The Acetate Animal Hunt

Carter, Linda DuSable High School

Objective: Students should be able to determine which variations (adaptations) would allow an organism to survive and reproduce in a certain environment. Apparatus needed: 25 clear acetate discs 25 yellow acetate discs 25 red acetate discs 25 blue acetate discs Discs should be about 1 cm in diameter. Recommended strategy: This activity uses acetate discs of different colors to determine which variations may help an organism to survive in a given environment. Use the entire floor area of the classroom as a habitat for a population of acetate "animals." These "animals" are all of the same species. The variation in the color of the discs representing the "animals" is due to different genetic inheritance. The following are the genotypes for each "animal." COLOR GENOTYPE clear ccrr red ccRR blue CcRr yellow CCrr Each individual in the class will act as a predator searching for food. The prey will be the acetate animals. They will be given 2 minutes to search the area for "food." Collect as many acetate animals as possible. When the time is up, reassemble and count the total number of acetate discs found by all members of the class. Chart your findings for each color disc. List number originally used, number found, number left on floor,and frequency of genes left. Students may prepare a bar graph indicating the frequency of color genes remaining in the acetate population. Determine gene frequency by dividing the total number of each color organism by the number of surviving organisms. Then multiply by 100 to find the percentage. Evaluation: 1. Which animals were most difficult to find? Explain. 2. Explain which acetate animals were the most fit? 3. Which were the most poorly adapted? Why? 4. What will eventually happen to genes of the most poorly adapted animals? 5. As far as the predators (you) are concerned, which of you will live and which of you will die? 6. List several factors that make the predators better adapted for hunting. Summary: 1. What does it mean for an organism to be adapted to its environment? 2. Explain the concept of "survival of the fittest." 3. Give the students several scenes in which they must determine which organisms within a population would most likely survive if their environment was to change. Have them explain why. Example: Imagine a population of species of giraffe living on an African plain for hundreds of years. Assume that the variation in this species is such that neck length ranges from short to very long. Most individuals have average-length necks, but some have short necks and some have very long necks. Assuming that this population of giraffes has been at genetic equilibrium for centuries, what would happen if another species, such as leaf-eating deer, entered the area? Would the species of giraffes change? NOTE: This paper has been modified from the original by the SMILE Staff.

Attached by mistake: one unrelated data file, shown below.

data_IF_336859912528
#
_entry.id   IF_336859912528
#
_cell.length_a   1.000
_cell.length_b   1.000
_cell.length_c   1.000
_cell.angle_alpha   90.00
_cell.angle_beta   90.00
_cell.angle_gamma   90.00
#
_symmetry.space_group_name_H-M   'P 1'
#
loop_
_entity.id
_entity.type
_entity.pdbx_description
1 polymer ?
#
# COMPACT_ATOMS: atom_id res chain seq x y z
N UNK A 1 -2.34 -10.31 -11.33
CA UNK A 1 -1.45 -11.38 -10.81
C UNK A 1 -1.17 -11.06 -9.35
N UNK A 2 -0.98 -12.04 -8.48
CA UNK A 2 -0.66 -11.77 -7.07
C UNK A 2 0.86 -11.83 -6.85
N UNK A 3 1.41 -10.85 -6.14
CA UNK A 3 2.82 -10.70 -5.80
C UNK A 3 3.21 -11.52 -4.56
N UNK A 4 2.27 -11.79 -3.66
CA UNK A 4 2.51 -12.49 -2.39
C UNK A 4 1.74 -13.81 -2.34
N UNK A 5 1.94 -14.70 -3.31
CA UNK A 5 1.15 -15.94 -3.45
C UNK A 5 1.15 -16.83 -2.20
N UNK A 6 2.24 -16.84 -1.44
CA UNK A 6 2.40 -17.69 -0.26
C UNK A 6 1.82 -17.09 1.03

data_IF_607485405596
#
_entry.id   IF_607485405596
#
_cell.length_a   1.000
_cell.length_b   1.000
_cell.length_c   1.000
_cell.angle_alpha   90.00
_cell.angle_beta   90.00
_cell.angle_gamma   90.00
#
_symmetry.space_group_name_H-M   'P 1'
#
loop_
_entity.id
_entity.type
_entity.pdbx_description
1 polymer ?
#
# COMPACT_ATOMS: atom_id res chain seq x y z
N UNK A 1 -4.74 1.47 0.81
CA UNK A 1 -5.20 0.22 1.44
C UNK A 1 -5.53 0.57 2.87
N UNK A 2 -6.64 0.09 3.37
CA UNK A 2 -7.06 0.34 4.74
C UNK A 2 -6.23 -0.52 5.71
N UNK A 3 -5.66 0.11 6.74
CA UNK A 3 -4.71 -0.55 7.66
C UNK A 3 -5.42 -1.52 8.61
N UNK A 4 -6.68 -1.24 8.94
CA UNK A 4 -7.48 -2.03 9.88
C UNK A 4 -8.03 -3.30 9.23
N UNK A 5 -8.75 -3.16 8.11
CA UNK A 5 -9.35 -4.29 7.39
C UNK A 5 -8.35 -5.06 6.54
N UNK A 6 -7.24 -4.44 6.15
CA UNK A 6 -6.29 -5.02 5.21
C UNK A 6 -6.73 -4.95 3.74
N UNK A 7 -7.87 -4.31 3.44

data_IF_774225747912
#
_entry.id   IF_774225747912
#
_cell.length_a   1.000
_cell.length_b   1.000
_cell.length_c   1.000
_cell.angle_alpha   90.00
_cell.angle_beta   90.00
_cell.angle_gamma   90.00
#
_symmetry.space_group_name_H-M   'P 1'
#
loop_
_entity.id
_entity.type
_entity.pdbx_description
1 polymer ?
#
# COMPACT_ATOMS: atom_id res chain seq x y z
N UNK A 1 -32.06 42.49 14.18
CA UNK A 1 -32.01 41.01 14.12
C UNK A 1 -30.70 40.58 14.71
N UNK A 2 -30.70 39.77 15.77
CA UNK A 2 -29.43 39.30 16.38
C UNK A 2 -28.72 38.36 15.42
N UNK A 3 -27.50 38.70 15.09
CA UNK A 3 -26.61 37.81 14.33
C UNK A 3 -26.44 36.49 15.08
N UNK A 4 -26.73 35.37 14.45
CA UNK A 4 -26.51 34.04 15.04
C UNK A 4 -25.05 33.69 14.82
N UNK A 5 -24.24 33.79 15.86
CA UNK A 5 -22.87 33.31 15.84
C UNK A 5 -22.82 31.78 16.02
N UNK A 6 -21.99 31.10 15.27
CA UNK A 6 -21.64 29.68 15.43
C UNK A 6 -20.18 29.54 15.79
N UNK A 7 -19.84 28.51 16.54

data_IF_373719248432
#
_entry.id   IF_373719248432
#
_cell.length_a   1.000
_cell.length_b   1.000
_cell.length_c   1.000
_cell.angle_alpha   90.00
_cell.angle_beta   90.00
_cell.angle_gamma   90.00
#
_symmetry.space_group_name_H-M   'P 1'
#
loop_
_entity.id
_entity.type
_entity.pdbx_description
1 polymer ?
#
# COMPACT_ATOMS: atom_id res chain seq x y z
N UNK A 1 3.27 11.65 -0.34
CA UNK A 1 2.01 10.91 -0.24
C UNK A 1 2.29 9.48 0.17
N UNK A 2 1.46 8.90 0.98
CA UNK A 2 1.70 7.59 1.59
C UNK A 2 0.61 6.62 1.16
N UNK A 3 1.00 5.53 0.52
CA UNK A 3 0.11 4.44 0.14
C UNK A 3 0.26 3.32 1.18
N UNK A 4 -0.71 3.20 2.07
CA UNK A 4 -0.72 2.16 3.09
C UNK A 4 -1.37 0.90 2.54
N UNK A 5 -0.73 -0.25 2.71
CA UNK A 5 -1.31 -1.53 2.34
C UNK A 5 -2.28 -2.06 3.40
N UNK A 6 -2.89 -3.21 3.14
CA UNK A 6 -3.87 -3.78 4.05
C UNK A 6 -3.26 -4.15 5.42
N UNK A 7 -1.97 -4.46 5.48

Return to Biology Index